by Doğan Çetin
Translated from ANF Firat News Agency
Abu Bakr al-Baghdadi, the founder and leader of the Islamic State of Iraq and Syria (ISIS), was killed in an operation that was based upon joint intelligence gathering between the US and the Syrian Democratic Forces (SDF) on 26 October last year. He was killed in a village named Barîşa on the northern side of the city of Idlib which had been invaded by Turkey, in a place that was very close to a Turkish military base. US President Trump turned this operation into a public relations exercise, as he wished. He announced to the whole world that he had saved it from ISIS.
The whole world celebrated the fact that ISIS had also lost the last territory under its control through an operation that was launched by the SDF. Experts in the field, however, observed that it was still too early to claim that ISIS had been eradicated. However, Trump was of the opinion that there was nothing seriously dangerous left in the region. He left further initiatives to the coalition partners (who he stated needed to spend some money over this matter), to some Arab countries and to Turkey as well.
Trump seemed to think that there was no further threat from ISIS anymore and he decided to leave Syria. He decided to do that even with the possibility that Kurds might be subjected to a massacre. Then, as a result of the influence and insistence of the military wing of the USA who challenged some of these views, Trump re-formulated a US presence in Syria that was aimed at protecting the oil fields from the Syrian regime and its partners (Iran and Russia). According to the military wing of the US who challenged his assessment, ISIS was still a threat. However, there was no other way to convince Trump to stay in Syria apart from emphasizing the value of petrol. With the shame of the invasion of Ras al-Ayn (Serêkaniyê) and Tell Abiad (Girê Spî), US commanders in the field explained this situation to the SDF as: “That is all we could do”.
Until recently, the ‘Islamic State’ has kept a deep silence about its aims. However, this has not been because ISIS has given up its original aims. ISIS was merely waiting for the right moment, which is planned by Turkey in reality.
I had a chance to talk to ISIS-Turkey Emir İlyas Aydın (Ebu Ubeyde Türki) just ten days after the killing of Baghdadi. He had been imprisoned by the SDF in an operation launched in Deir ez-Zur. When I asked him whether he has heard about the killing of Baghdadi, he answered in a very calm way that he knew about it and also that they were expecting that to happen. ISIS was ready for that, he stated. He did not even hesitate to talk about the specific ways that they communicate with each other as ISIS prisoners in the prison.
The really interesting aspect of our conversation related to the motivation of ISIS prisoners. They were hopeful about the new politics of the USA and Trump in the region. He knew that Turkey was playing an important role in this ‘new’ politics. Moreover, for the new possible invasion plans (especially regarding Iran), they were of the opinion that the USA would need a different ally than the Kurds. They saw no reason why a change from ‘Obama’s walking with Kurds’ plan could change to ‘Trump’s walking with ISIS plan’, with ISIS being subcontracted to Turkey. This new ally would be ISIS (which would come to a more acceptable position). This idea was the main motivation that was driving ISIS prisoners’ confidence. They were all waiting for the right conjuncture.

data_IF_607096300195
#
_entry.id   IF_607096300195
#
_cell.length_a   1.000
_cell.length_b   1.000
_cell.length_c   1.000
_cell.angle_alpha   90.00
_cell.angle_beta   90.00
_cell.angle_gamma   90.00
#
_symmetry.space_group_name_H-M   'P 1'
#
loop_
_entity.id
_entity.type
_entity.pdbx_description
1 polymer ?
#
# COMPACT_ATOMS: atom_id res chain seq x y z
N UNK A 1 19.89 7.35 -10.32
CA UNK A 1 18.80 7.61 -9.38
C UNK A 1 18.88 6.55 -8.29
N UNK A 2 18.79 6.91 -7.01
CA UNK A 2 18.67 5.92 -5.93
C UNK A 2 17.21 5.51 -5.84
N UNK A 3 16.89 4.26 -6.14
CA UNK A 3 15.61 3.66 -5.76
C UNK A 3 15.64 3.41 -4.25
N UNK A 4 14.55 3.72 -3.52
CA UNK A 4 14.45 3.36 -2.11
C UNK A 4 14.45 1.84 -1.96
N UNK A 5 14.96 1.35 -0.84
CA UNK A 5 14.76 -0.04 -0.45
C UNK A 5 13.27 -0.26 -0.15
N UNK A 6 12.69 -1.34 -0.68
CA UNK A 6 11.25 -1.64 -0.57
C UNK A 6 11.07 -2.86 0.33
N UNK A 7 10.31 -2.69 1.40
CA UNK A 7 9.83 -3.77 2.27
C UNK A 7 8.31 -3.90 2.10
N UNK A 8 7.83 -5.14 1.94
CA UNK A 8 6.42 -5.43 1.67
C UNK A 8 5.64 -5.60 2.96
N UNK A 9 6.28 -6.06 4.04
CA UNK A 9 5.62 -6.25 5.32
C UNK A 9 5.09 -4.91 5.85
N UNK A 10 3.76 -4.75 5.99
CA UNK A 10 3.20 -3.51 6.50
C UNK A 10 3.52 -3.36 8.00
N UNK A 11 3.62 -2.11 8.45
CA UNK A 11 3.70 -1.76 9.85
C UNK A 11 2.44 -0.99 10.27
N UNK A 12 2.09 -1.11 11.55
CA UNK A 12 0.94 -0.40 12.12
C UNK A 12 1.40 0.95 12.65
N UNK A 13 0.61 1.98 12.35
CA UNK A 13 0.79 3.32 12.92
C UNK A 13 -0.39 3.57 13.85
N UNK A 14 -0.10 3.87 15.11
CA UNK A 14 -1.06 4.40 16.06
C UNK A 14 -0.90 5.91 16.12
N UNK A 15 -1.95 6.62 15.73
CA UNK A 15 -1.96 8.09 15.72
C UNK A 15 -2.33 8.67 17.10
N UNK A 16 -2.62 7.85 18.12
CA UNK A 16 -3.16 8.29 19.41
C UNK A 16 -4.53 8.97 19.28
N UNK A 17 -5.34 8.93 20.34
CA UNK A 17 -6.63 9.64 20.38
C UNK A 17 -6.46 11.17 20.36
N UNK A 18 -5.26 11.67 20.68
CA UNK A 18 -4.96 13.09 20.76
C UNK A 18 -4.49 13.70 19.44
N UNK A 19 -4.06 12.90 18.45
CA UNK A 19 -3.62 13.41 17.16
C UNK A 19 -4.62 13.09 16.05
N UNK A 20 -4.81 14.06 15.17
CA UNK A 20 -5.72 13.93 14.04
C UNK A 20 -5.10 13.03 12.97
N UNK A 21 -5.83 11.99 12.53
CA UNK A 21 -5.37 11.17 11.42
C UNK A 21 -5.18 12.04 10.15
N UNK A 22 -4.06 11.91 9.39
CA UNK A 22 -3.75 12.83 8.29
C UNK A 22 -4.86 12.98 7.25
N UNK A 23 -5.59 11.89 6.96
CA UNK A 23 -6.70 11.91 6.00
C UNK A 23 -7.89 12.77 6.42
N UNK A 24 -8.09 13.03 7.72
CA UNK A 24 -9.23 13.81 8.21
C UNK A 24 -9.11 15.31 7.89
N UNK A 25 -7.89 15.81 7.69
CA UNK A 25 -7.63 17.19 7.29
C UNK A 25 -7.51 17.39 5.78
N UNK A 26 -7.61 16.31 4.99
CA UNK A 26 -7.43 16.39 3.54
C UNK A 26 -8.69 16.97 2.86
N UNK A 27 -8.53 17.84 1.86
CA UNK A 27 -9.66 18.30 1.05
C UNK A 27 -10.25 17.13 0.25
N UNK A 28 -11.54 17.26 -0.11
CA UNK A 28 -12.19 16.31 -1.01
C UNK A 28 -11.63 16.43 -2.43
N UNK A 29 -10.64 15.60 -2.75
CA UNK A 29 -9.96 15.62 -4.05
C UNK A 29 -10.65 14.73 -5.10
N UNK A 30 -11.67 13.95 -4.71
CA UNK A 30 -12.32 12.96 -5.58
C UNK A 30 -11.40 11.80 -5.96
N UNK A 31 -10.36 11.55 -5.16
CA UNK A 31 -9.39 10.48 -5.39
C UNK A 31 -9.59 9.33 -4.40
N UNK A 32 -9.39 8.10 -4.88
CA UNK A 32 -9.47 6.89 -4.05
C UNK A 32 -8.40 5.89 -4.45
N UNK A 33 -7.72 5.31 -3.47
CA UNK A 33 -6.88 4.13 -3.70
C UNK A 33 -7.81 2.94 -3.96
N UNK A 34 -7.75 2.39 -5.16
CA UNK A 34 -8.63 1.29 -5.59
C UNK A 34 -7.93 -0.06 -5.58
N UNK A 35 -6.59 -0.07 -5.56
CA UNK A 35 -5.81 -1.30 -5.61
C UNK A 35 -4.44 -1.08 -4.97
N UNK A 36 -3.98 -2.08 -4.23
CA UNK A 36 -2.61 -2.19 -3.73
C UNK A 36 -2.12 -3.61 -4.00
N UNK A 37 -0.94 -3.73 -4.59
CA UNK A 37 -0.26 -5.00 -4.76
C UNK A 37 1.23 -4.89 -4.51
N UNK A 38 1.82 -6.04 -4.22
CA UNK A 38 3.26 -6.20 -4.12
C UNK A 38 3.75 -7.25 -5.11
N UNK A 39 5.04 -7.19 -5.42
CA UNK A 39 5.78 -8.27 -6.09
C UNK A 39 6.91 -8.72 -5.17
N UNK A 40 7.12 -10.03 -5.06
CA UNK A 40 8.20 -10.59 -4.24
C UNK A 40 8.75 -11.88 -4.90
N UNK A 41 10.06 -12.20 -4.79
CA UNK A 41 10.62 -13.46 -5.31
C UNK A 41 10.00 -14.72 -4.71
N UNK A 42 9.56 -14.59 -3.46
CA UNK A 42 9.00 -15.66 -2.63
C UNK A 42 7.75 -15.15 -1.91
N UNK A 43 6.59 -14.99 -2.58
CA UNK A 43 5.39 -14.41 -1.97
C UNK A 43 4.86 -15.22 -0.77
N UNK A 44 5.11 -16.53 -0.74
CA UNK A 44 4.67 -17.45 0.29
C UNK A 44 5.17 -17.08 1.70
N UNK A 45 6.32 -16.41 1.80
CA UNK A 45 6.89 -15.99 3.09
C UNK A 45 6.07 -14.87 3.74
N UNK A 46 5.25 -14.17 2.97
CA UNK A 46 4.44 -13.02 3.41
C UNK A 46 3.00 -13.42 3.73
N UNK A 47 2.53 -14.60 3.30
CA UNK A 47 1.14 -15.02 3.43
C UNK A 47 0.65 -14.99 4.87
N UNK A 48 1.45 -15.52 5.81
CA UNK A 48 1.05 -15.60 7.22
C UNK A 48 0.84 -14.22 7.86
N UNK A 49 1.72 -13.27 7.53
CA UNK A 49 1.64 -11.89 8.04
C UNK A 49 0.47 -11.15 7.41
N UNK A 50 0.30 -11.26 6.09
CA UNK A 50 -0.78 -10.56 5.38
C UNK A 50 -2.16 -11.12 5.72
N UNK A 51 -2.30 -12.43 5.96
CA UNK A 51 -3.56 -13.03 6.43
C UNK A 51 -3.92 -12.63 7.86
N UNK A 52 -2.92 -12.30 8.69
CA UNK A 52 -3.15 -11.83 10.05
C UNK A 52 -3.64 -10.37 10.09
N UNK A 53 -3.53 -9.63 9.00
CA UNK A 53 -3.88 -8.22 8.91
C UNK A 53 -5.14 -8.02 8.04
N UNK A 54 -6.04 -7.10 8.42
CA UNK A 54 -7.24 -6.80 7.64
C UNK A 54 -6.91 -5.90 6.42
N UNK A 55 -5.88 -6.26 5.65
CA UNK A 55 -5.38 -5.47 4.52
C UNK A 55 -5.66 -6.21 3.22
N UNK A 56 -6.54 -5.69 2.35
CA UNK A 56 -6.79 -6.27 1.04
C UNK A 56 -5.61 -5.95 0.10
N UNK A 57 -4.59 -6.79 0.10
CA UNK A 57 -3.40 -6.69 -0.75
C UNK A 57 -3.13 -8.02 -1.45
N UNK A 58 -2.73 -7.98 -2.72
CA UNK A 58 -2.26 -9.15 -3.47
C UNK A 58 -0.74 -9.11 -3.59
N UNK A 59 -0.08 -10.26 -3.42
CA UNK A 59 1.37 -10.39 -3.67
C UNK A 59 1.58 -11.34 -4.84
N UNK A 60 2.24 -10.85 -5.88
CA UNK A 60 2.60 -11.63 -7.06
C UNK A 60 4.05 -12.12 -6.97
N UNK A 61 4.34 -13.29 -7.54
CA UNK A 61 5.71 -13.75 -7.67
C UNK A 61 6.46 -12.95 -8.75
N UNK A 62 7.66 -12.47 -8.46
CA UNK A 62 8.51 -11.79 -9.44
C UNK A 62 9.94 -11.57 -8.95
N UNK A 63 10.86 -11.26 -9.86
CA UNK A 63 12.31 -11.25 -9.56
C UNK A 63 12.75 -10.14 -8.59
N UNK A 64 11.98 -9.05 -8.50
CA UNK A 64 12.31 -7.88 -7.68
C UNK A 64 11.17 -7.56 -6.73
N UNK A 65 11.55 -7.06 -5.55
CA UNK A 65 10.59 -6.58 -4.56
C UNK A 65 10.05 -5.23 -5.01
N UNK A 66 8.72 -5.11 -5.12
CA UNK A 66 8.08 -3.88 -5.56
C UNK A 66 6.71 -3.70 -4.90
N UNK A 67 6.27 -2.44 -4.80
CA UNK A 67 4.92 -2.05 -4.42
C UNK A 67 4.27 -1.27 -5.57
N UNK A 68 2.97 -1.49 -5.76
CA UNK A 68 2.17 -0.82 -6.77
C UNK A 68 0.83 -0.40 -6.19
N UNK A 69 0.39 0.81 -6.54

ISIS re-established its authority in northern Syria after the operations launched by Turkey there. ISIS rebuilt its system under the Turkish flag. Now ISIS has changed into forces that are called ‘Turkey’s mercenaries’.
Another potentially positive factor for ISIS relates to the ISIS members who are currently in prison. About 11,800 fighters of ISIS are in prison: among them, 8,000 are from Syria, 1,800 are from Iraq and 2,000 come from other countries. It is a significant number if we recall that ISIS’ invading forces occupied many cities previously using just hundreds of fighters. Many of these fighters remain in prison.
The other potential threat comes from the family members of ISIS. These families all view themselves as combatants. Their children are educated in these beliefs. Around 40,000 people had noted just before the loss of their last stronghold in Al-Baghuz Fawqani: “There’s a retreat but wait, the time will come again”. They never saw themselves as victims of war, as refugees. They saw themselves as combatants who were waiting for their time to come.
Another important potential factor favouring ISIS are its members who are from Iraq and who have now settled in their cell-houses in Mosul. We should also not forget about thousands of angry supporters who are waiting in the regions that are controlled by the Syrian Regime.
It is plausible to think that the conjuncture may change in the region after the results of the elections in the US. Some allies might change their positions. The new president Joe Biden is more aware of the current situation in Syria. His team is willing to take the initiative in the Middle East. However, the main questions we must ask are as follows: “Will Biden take back the initiatives that Trump gave in the war against ISIS? Will Biden allow the new conjuncture with Turkey to take place? What will happen if ISIS wishes to regain control? Will Kurds trust Biden after being betrayed by Trump?”
The world has to decide upon one of two options in relation to the Middle East: Will it support the Kurds – who are offering democratic solutions – or ISIS, who are now called ‘Turkey’s mercenaries?’ This is why 2021 will be the year of victory against ISIS and Turkey, with Kurds being at the centre of changes.
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